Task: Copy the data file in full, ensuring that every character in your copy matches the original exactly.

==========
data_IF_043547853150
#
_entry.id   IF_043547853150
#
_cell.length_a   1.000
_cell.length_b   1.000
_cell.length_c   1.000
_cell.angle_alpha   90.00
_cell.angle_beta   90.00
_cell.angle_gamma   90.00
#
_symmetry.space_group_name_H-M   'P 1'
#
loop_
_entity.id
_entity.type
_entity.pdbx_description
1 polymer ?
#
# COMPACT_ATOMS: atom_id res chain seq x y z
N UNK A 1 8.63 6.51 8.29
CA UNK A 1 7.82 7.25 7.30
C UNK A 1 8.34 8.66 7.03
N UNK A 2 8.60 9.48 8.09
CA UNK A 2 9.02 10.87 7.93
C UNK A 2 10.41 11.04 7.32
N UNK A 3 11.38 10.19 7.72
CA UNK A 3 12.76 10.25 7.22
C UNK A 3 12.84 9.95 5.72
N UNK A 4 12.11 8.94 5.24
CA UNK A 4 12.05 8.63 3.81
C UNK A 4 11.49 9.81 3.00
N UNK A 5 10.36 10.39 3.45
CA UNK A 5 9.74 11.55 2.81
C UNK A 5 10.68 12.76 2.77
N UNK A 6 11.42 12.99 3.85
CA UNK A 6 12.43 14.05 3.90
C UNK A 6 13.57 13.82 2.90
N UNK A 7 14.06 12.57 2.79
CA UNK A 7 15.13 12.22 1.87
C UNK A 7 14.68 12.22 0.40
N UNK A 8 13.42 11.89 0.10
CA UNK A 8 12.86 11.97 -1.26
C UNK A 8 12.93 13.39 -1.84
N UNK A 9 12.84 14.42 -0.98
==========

data_IF_043547853150
#
_entry.id   IF_043547853150
#
_cell.length_a   1.000
_cell.length_b   1.000
_cell.length_c   1.000
_cell.angle_alpha   90.00
_cell.angle_beta   90.00
_cell.angle_gamma   90.00
#
_symmetry.space_group_name_H-M   'P 1'
#
loop_
_entity.id
_entity.type
_entity.pdbx_description
1 polymer ?
#
# COMPACT_ATOMS: atom_id res chain seq x y z
N UNK A 1 8.63 6.51 8.29
CA UNK A 1 7.82 7.25 7.30
C UNK A 1 8.34 8.66 7.03
N UNK A 2 8.60 9.48 8.09
CA UNK A 2 9.02 10.87 7.93
C UNK A 2 10.41 11.04 7.32
N UNK A 3 11.38 10.19 7.72
CA UNK A 3 12.76 10.25 7.22
C UNK A 3 12.84 9.95 5.72
N UNK A 4 12.11 8.94 5.24
CA UNK A 4 12.05 8.63 3.81
C UNK A 4 11.49 9.81 3.00
N UNK A 5 10.36 10.39 3.45
CA UNK A 5 9.74 11.55 2.81
C UNK A 5 10.68 12.76 2.77
N UNK A 6 11.42 12.99 3.85
CA UNK A 6 12.43 14.05 3.90
C UNK A 6 13.57 13.82 2.90
N UNK A 7 14.06 12.57 2.79
CA UNK A 7 15.13 12.22 1.87
C UNK A 7 14.68 12.22 0.40
N UNK A 8 13.42 11.89 0.10
CA UNK A 8 12.86 11.97 -1.26
C UNK A 8 12.93 13.39 -1.84
N UNK A 9 12.84 14.42 -0.98